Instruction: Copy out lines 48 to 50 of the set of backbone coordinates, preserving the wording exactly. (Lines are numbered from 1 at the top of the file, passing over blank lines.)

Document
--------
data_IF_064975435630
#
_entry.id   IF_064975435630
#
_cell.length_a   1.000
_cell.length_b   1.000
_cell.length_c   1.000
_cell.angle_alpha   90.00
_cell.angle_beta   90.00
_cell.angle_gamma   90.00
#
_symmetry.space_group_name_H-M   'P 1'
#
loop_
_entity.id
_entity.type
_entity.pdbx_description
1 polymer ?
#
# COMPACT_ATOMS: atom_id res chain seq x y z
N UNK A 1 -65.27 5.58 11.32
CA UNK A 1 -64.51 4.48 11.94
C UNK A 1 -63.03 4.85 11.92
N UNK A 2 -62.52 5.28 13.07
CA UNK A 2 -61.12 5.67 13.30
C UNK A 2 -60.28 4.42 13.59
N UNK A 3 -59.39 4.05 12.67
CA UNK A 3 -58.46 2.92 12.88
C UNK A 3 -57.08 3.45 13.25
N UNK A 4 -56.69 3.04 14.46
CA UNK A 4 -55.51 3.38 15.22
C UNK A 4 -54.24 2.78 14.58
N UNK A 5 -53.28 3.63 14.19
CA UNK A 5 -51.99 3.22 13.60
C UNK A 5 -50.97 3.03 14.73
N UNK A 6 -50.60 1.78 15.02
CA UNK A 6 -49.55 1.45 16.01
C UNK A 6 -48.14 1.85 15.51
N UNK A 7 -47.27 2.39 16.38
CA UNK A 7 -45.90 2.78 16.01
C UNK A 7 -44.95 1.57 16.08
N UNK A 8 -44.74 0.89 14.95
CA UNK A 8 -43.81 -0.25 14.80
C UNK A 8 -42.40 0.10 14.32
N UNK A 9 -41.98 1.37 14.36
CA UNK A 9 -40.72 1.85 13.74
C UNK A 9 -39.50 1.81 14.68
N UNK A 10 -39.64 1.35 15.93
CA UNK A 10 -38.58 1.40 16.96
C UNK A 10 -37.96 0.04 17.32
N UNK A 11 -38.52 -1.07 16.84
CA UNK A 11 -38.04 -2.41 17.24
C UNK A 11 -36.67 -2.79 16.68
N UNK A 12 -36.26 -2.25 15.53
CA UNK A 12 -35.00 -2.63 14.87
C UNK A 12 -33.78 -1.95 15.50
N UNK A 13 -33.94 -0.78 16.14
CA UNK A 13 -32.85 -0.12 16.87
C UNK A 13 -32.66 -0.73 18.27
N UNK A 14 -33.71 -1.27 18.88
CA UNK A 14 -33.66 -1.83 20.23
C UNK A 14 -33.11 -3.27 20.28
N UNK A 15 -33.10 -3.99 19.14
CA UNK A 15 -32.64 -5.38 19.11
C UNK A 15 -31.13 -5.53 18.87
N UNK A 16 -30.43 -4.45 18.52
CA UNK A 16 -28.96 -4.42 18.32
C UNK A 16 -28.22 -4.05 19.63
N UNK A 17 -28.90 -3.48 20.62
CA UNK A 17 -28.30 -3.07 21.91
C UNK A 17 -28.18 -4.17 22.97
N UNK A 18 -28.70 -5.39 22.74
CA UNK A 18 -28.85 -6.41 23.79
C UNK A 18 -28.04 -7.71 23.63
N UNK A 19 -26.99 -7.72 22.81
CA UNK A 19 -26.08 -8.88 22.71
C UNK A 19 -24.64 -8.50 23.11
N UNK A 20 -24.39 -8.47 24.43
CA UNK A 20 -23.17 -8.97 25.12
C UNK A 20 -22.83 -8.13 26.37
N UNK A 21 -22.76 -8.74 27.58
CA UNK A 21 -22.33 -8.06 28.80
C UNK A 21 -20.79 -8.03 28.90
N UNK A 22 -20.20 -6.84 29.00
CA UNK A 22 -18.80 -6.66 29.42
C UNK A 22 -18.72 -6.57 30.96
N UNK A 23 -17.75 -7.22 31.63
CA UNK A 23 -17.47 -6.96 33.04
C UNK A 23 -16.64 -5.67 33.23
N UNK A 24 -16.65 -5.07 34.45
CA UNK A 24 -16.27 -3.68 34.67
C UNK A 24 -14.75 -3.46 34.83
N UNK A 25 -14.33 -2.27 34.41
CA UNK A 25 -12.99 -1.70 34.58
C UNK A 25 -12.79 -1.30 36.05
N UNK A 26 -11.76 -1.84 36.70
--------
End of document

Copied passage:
N UNK A 10 -39.64 1.35 15.93
CA UNK A 10 -38.58 1.40 16.96
C UNK A 10 -37.96 0.04 17.32